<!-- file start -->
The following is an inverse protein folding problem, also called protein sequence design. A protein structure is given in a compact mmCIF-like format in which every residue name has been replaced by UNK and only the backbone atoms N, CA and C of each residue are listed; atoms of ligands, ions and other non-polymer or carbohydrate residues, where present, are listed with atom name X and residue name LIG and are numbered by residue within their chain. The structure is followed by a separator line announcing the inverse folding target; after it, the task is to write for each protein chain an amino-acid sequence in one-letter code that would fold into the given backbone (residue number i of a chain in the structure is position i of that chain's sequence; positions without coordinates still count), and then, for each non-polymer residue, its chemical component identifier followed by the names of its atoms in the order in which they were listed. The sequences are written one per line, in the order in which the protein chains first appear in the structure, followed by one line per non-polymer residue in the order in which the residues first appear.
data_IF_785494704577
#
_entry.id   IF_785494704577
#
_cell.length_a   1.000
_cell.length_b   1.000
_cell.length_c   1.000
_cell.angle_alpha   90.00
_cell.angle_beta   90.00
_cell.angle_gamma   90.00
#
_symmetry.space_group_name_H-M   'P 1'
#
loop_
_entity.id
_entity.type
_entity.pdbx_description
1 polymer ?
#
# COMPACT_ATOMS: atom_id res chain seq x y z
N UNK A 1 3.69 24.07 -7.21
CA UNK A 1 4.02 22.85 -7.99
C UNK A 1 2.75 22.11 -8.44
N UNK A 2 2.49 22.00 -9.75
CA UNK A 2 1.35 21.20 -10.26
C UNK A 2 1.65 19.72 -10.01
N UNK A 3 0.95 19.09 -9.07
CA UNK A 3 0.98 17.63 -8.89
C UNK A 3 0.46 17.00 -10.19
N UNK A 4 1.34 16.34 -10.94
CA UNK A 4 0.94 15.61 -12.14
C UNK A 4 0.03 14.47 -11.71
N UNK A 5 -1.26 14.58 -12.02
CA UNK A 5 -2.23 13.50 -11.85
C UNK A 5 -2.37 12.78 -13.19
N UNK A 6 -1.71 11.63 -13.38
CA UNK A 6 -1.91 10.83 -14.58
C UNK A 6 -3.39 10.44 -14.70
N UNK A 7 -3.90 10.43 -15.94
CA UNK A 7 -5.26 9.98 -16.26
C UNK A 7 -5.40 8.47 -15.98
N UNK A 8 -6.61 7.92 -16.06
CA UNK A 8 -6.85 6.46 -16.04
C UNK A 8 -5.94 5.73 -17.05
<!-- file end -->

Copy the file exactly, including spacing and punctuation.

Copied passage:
The following is an inverse protein folding problem, also called protein sequence design. A protein structure is given in a compact mmCIF-like format in which every residue name has been replaced by UNK and only the backbone atoms N, CA and C of each residue are listed; atoms of ligands, ions and other non-polymer or carbohydrate residues, where present, are listed with atom name X and residue name LIG and are numbered by residue within their chain. The structure is followed by a separator line announcing the inverse folding target; after it, the task is to write for each protein chain an amino-acid sequence in one-letter code that would fold into the given backbone (residue number i of a chain in the structure is position i of that chain's sequence; positions without coordinates still count), and then, for each non-polymer residue, its chemical component identifier followed by the names of its atoms in the order in which they were listed. The sequences are written one per line, in the order in which the protein chains first appear in the structure, followed by one line per non-polymer residue in the order in which the residues first appear.
data_IF_785494704577
#
_entry.id   IF_785494704577
#
_cell.length_a   1.000
_cell.length_b   1.000
_cell.length_c   1.000
_cell.angle_alpha   90.00
_cell.angle_beta   90.00
_cell.angle_gamma   90.00
#
_symmetry.space_group_name_H-M   'P 1'
#
loop_
_entity.id
_entity.type
_entity.pdbx_description
1 polymer ?
#
# COMPACT_ATOMS: atom_id res chain seq x y z
N UNK A 1 3.69 24.07 -7.21
CA UNK A 1 4.02 22.85 -7.99
C UNK A 1 2.75 22.11 -8.44
N UNK A 2 2.49 22.00 -9.75
CA UNK A 2 1.35 21.20 -10.26
C UNK A 2 1.65 19.72 -10.01
N UNK A 3 0.95 19.09 -9.07
CA UNK A 3 0.98 17.63 -8.89
C UNK A 3 0.46 17.00 -10.19
N UNK A 4 1.34 16.34 -10.94
CA UNK A 4 0.94 15.61 -12.14
C UNK A 4 0.03 14.47 -11.71
N UNK A 5 -1.26 14.58 -12.02
CA UNK A 5 -2.23 13.50 -11.85
C UNK A 5 -2.37 12.78 -13.19
N UNK A 6 -1.71 11.63 -13.38
CA UNK A 6 -1.91 10.83 -14.58
C UNK A 6 -3.39 10.44 -14.70
N UNK A 7 -3.90 10.43 -15.94
CA UNK A 7 -5.26 9.98 -16.26
C UNK A 7 -5.40 8.47 -15.98
N UNK A 8 -6.61 7.92 -16.06
CA UNK A 8 -6.85 6.46 -16.04
C UNK A 8 -5.94 5.73 -17.05